Coal and Climate Change:
New research from Market Forces, based on data compiled from Adani’s own corporate records, shows Adani’s investors are enabling a catastrophic fossil fuel expansion by supporting Adani. It comes as Adani is ramping up greenwashing efforts, even launching a website called iCan which asks children to submit ideas to 'take individual responsibility' to solve the climate crisis. Several publications including Bloomberg noted that the data undermines Adani's hollow claims about being a company in transition. Adani's plans include:
- Doubling its coal power generation, from 12 to 24 gigawatts (GW) through 6 new coal power stations and expansions, giving it more coal power capacity than all of Australia,
- Adding and enabling an extra 132 million tonnes per annum of new thermal coal mining capacity, including the 60 million tonnes per annum (mtpa) Carmichael project,
- New coal and LNG terminals at Adani ports,
- A highly polluting coal-to-plastics plant that would use 3.1mtpa of imported coal, including 1mtpa of thermal coal.
A new report from the Institute of Energy Economics and Financial Analysis (IEEFA) has found that new coal-fired power stations in India carry a massive risk of becoming stranded assets, due in part to the plummeting cost of renewables making coal projects increasingly unviable. This is a major risk for Adani’s investors as Adani is planning to significantly increase its fleet of coal-fired power stations in India. Adani has 6 new coal stations and expansions planned or under construction that will effectively double its current coal power capacity, and even purchased another 1,200MW coal station in June this year. Adani’s investors could see their money pumped into risky stranded assets if they continue to support Adani.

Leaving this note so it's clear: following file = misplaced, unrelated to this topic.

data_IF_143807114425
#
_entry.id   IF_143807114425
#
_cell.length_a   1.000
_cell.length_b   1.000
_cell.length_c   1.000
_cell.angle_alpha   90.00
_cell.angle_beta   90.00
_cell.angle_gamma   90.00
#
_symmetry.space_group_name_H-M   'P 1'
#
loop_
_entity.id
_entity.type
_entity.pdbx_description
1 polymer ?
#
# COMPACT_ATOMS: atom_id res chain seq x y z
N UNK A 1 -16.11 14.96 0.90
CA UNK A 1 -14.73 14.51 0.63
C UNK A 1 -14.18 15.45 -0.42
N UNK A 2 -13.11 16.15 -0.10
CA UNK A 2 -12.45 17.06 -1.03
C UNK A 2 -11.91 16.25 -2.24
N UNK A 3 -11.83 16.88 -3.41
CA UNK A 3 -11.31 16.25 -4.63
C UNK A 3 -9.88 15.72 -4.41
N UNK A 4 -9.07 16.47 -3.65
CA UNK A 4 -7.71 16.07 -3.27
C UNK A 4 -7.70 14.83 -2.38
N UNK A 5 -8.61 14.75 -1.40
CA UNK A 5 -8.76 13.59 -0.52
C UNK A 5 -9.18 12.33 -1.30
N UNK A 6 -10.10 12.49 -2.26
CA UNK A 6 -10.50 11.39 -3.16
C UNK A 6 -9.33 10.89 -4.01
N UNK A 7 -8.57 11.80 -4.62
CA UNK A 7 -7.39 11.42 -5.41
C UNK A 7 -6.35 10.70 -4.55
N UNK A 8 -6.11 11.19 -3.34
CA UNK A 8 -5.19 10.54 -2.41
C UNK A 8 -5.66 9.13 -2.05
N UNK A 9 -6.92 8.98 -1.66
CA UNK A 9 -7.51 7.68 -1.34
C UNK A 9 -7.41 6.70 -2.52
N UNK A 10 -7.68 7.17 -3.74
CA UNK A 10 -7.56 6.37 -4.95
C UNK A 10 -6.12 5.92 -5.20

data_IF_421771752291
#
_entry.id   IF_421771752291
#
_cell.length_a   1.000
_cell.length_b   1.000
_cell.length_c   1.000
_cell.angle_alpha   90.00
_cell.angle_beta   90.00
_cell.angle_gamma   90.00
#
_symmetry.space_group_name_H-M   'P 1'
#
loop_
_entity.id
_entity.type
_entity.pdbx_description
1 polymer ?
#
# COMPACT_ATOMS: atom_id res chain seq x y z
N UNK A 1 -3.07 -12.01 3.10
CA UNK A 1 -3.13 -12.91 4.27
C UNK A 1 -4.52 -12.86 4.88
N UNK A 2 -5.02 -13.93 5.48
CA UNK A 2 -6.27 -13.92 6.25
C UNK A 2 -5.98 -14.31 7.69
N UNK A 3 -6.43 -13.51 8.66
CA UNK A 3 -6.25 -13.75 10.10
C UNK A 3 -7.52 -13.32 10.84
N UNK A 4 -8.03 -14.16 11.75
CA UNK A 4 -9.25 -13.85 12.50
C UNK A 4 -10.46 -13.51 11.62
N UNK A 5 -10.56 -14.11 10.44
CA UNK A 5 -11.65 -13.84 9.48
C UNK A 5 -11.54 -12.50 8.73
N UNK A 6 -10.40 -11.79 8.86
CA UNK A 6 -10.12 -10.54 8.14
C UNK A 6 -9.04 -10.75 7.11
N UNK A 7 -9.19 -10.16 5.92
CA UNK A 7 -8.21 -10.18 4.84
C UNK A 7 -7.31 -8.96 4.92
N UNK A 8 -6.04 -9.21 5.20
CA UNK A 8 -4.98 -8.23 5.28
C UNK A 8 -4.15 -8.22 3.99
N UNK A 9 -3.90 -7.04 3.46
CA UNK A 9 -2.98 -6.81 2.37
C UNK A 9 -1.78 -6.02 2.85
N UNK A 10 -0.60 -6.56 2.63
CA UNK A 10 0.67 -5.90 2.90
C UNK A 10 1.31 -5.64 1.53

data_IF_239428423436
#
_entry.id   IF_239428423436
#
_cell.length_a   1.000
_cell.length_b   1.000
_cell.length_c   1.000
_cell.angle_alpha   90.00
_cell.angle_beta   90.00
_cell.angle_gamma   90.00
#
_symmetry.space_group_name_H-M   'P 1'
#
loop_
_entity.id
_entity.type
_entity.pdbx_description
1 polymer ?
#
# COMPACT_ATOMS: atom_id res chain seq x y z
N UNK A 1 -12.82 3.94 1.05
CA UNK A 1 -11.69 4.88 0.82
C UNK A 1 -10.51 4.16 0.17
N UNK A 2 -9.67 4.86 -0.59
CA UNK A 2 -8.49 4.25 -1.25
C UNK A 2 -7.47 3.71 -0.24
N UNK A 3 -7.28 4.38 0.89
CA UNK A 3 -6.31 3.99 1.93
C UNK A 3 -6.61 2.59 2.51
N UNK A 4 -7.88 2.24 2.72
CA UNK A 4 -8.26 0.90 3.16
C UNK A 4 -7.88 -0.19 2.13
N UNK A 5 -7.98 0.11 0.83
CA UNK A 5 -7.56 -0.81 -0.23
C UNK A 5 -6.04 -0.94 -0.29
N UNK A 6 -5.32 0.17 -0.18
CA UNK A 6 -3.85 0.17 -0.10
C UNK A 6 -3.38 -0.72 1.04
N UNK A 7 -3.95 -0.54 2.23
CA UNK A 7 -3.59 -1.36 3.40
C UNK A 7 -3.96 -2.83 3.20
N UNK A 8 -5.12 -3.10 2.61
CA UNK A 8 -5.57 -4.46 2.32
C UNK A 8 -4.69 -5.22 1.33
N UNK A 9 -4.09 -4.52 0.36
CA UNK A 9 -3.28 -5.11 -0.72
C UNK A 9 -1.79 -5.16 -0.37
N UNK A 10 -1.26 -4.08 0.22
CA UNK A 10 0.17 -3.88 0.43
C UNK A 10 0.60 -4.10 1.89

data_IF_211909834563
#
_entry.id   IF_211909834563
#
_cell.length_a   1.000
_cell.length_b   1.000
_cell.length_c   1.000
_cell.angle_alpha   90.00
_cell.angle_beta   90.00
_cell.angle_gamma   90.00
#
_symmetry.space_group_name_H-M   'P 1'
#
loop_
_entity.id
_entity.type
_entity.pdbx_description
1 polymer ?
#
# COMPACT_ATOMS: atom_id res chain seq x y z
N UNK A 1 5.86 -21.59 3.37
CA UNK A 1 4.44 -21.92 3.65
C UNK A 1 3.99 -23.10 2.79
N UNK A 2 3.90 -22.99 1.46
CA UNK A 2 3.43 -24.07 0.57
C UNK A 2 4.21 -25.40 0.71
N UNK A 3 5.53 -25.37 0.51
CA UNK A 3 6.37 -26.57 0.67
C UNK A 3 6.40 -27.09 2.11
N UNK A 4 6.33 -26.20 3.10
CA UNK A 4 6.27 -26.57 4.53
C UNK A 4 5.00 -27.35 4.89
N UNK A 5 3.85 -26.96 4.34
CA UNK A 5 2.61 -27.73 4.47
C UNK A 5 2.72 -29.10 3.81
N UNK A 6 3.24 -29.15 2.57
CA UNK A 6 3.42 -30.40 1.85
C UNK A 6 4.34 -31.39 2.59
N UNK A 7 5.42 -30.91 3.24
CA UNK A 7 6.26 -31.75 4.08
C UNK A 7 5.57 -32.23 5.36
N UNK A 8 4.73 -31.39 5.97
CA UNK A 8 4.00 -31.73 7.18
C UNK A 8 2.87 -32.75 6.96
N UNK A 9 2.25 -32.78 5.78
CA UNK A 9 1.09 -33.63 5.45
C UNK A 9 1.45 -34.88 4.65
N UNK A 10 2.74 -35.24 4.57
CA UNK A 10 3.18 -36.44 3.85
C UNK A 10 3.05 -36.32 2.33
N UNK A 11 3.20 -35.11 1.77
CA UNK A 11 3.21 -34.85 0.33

- Financial advisory firm Glass Lewis has warned shareholders that Adani has a “severe” risk of material financial impacts driven by ESG factors, and raised concerns about Adani pursuing the “globally unpopular Carmichael Mine”.
Adani Ports was removed from the Dow Jones Sustainability Index over its business ties to the Myanmar military. In March a report by the Australian Centre for International Justice (ACIJ) and Justice For Myanmar (JFM) exposed Adani Ports’ deepening ties with the Myanmar military, despite the escalating human rights crisis in Myanmar after the military led a violent coup on 1 February toppling the democratically elected civilian government. Adani Ports has partnered with the Myanmar military-owned company Myanmar Economic Corporation (MEC) to build a port in Yangon, and paid the MEC tens of millions of dollars. Adani Ports ‘categorically denied’ engaging with Myanmar military leadership before photo and video evidence emerged of Adani Ports’ CEO Karan Adani meeting with sanctioned senior military general Min Aung Hlaing, an accused war criminal, and exchanging gifts.
The UN Independent Fact-Finding Mission Report in 2019 warned investments in companies who partner with the Myanmar Economic Corporation can help finance the Myanmar military. Adani Ports investors and bond arrangers must immediately divest from Adani Ports or risk being complicit in grave human rights abuses.